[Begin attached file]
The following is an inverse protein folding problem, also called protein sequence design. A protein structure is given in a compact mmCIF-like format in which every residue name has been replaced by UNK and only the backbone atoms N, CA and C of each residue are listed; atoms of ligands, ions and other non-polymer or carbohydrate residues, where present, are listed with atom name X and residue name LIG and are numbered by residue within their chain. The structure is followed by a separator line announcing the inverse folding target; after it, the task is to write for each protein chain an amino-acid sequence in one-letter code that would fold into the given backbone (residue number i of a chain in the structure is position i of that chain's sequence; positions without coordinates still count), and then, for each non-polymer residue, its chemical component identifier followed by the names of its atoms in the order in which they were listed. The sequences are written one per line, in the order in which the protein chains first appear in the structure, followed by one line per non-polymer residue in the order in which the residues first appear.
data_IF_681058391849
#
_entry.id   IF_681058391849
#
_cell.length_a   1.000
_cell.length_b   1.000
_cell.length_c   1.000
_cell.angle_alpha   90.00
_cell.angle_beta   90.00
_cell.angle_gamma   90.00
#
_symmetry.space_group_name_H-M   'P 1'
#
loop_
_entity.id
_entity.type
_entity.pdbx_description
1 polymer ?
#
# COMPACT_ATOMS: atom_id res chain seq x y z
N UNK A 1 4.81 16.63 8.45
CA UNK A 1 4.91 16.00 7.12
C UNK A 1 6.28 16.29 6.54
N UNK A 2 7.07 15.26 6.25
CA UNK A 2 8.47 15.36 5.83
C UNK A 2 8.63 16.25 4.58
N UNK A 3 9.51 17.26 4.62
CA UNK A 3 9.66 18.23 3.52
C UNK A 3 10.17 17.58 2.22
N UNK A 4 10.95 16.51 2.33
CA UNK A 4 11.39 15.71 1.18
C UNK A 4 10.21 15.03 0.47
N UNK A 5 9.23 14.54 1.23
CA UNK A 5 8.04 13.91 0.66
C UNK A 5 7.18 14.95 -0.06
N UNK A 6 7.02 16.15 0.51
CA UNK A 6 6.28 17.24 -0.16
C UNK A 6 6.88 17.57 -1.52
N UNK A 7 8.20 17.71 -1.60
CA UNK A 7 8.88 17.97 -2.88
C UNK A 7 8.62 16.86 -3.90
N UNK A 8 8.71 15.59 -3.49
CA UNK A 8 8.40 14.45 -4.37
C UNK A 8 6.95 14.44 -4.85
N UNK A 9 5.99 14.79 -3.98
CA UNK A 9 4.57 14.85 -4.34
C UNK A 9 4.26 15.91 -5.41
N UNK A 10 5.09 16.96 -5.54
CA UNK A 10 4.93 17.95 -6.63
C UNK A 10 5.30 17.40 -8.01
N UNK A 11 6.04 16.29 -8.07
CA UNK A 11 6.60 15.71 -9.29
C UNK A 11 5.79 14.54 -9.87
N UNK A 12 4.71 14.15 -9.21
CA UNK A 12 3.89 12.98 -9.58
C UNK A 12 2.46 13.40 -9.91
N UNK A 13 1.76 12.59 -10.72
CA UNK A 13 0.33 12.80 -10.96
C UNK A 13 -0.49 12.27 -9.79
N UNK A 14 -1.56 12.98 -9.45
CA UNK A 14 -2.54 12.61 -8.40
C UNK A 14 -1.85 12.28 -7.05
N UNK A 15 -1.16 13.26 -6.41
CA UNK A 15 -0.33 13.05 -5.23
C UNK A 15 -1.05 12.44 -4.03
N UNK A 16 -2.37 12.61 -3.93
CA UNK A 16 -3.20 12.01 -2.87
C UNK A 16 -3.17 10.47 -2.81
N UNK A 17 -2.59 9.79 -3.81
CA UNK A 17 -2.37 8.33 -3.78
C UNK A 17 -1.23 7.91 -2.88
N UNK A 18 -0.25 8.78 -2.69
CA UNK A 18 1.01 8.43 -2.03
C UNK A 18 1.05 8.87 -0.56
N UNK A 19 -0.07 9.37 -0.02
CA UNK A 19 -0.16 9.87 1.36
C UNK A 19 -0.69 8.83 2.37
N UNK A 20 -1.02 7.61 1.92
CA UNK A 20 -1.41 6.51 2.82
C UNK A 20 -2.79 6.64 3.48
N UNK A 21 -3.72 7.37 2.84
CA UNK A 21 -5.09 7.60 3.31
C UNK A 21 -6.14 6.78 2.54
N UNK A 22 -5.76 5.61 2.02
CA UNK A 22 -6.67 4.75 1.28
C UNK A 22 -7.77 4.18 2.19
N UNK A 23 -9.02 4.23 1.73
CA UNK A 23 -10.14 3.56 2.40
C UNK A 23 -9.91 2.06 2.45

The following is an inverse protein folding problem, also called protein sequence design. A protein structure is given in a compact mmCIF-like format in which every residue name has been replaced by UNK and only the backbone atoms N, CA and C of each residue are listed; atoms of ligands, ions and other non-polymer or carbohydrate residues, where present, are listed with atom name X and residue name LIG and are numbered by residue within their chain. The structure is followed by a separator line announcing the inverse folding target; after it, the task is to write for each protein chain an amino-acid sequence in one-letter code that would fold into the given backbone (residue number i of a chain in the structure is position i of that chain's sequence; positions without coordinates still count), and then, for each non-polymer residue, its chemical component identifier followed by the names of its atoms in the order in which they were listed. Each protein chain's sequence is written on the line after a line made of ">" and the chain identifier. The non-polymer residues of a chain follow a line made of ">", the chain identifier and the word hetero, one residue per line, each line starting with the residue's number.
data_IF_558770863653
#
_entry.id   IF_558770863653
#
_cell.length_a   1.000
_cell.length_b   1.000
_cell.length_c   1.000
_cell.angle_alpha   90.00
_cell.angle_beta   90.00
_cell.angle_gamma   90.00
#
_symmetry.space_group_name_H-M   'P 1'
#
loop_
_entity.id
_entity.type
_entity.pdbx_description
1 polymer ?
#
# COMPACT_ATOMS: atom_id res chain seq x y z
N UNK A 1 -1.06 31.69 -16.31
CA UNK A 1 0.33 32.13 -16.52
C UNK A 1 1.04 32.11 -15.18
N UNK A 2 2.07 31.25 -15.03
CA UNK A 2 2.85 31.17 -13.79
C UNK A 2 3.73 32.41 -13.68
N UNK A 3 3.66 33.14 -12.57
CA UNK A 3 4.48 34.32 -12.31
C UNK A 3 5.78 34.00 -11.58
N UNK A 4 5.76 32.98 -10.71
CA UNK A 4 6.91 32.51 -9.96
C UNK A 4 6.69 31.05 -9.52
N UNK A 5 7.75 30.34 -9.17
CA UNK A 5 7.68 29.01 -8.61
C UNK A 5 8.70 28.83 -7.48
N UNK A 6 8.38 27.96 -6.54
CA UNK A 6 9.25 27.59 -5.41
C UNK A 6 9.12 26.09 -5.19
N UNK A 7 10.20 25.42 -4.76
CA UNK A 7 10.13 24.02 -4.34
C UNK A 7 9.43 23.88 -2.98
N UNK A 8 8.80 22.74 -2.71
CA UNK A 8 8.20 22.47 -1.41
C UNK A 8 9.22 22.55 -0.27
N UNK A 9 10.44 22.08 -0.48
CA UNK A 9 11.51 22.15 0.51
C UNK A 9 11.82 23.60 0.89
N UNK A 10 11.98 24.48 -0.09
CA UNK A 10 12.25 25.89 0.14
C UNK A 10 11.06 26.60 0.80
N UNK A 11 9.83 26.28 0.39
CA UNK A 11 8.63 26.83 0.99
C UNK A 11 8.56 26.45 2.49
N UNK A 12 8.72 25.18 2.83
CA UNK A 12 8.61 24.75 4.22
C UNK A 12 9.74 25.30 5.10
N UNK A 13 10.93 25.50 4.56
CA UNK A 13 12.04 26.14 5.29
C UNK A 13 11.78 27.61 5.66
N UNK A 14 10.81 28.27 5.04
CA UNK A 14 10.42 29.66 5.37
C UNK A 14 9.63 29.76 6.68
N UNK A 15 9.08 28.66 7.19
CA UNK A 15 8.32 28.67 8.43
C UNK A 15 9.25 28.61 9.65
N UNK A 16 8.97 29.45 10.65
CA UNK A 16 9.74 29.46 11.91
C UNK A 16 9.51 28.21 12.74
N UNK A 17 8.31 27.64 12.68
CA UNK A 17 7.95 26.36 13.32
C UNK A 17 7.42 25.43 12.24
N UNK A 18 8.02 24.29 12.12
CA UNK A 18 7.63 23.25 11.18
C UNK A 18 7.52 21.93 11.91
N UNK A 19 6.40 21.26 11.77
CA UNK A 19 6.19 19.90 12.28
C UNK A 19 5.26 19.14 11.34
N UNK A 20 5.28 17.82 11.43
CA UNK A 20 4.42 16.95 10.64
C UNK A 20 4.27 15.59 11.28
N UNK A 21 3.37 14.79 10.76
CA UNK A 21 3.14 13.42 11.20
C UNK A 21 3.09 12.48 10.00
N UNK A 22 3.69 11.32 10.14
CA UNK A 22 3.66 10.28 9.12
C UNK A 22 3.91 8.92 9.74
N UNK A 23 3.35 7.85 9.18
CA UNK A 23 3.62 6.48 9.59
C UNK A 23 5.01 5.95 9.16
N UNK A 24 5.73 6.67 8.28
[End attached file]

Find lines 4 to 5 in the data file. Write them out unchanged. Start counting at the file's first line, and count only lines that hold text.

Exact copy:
_entry.id   IF_681058391849
#